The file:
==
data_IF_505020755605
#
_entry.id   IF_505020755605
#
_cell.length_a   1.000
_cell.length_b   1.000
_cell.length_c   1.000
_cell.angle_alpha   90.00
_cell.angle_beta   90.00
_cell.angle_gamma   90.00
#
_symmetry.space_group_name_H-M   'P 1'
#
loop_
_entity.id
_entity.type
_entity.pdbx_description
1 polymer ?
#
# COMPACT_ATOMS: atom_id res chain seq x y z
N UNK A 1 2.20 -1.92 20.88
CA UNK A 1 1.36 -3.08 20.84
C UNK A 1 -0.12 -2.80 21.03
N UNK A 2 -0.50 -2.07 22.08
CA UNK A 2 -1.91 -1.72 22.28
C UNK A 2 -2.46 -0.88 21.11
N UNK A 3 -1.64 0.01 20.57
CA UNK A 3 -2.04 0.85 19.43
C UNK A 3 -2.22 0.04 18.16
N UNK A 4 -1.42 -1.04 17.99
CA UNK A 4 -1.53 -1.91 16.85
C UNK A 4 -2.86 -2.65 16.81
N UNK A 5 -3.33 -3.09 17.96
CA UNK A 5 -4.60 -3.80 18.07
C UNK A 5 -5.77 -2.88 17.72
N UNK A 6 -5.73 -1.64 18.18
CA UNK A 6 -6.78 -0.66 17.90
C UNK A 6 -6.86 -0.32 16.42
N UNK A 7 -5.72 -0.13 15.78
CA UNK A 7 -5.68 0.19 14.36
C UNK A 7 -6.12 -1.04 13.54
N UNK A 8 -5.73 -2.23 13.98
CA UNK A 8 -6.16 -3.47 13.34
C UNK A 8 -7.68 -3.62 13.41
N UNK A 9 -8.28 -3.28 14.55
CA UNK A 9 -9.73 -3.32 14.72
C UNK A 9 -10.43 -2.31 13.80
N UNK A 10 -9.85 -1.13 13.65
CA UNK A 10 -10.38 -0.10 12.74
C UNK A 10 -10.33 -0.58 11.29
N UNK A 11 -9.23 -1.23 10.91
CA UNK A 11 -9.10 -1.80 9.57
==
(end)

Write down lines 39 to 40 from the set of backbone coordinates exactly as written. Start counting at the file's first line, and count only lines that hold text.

N UNK A 7 -5.72 -0.13 15.78
CA UNK A 7 -5.68 0.19 14.36